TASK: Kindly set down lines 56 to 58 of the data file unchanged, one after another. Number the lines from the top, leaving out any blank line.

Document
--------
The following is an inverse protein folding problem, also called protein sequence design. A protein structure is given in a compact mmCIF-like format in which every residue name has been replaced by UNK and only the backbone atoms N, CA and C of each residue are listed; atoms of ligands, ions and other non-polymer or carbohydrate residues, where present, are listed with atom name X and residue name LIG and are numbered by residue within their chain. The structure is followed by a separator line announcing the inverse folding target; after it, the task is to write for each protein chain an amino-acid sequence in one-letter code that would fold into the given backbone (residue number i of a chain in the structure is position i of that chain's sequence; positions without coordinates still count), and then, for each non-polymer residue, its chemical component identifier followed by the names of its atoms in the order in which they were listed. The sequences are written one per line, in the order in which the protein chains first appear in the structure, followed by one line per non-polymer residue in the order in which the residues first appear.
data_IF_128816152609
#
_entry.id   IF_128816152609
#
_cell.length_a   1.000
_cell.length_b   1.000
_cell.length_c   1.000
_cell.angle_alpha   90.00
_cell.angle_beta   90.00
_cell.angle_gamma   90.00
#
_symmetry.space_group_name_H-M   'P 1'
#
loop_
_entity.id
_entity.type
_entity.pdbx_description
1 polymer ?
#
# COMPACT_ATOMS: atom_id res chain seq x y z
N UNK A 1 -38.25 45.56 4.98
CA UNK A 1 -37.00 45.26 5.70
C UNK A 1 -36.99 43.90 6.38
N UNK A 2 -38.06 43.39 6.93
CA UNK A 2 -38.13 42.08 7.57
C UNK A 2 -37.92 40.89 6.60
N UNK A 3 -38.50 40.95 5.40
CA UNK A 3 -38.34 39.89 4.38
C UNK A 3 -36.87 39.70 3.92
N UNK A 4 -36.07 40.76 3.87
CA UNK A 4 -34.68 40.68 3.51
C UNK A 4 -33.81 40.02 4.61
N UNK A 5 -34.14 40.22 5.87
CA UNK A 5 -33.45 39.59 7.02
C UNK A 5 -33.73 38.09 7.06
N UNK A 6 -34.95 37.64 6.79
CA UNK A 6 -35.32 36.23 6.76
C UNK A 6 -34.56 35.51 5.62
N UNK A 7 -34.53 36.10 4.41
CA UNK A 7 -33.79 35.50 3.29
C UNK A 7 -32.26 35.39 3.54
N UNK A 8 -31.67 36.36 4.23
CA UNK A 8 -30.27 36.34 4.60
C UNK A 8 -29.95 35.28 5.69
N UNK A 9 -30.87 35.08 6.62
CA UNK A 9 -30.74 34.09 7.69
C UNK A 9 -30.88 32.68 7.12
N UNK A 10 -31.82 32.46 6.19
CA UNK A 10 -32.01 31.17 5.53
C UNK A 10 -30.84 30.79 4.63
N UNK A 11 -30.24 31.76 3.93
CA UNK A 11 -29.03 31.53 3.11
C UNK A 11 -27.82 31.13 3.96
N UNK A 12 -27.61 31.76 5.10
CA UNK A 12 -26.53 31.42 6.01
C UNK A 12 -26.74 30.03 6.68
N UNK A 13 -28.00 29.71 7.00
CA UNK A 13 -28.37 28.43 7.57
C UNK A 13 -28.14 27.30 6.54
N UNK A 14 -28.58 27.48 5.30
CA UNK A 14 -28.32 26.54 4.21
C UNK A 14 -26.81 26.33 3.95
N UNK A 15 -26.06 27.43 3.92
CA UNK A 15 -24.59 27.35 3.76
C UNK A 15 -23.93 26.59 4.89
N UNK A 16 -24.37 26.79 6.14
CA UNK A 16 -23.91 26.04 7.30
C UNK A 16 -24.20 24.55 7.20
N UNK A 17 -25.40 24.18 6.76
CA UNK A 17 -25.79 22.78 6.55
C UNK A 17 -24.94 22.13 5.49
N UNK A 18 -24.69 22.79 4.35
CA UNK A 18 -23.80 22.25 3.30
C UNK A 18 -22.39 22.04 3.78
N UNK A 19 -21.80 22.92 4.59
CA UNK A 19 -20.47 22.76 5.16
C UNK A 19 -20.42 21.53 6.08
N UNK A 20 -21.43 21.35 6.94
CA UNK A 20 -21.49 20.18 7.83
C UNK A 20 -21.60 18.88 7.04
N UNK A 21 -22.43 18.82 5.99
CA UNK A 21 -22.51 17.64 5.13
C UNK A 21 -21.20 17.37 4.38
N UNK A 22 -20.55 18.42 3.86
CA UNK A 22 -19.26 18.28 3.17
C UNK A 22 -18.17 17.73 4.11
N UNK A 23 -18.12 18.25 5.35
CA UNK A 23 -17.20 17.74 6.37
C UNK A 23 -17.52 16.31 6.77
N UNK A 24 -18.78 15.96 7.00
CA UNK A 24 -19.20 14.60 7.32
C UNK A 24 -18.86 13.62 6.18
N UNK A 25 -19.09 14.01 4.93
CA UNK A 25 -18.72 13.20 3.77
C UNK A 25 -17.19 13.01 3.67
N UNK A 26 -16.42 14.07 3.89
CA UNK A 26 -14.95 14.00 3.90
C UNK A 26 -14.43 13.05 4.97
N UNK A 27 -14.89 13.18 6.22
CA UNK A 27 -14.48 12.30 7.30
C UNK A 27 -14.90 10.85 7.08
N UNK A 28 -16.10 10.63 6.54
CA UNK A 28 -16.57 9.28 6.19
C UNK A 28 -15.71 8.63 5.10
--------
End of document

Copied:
CA UNK A 12 -26.53 31.42 6.01
C UNK A 12 -26.74 30.03 6.68
N UNK A 13 -28.00 29.71 7.00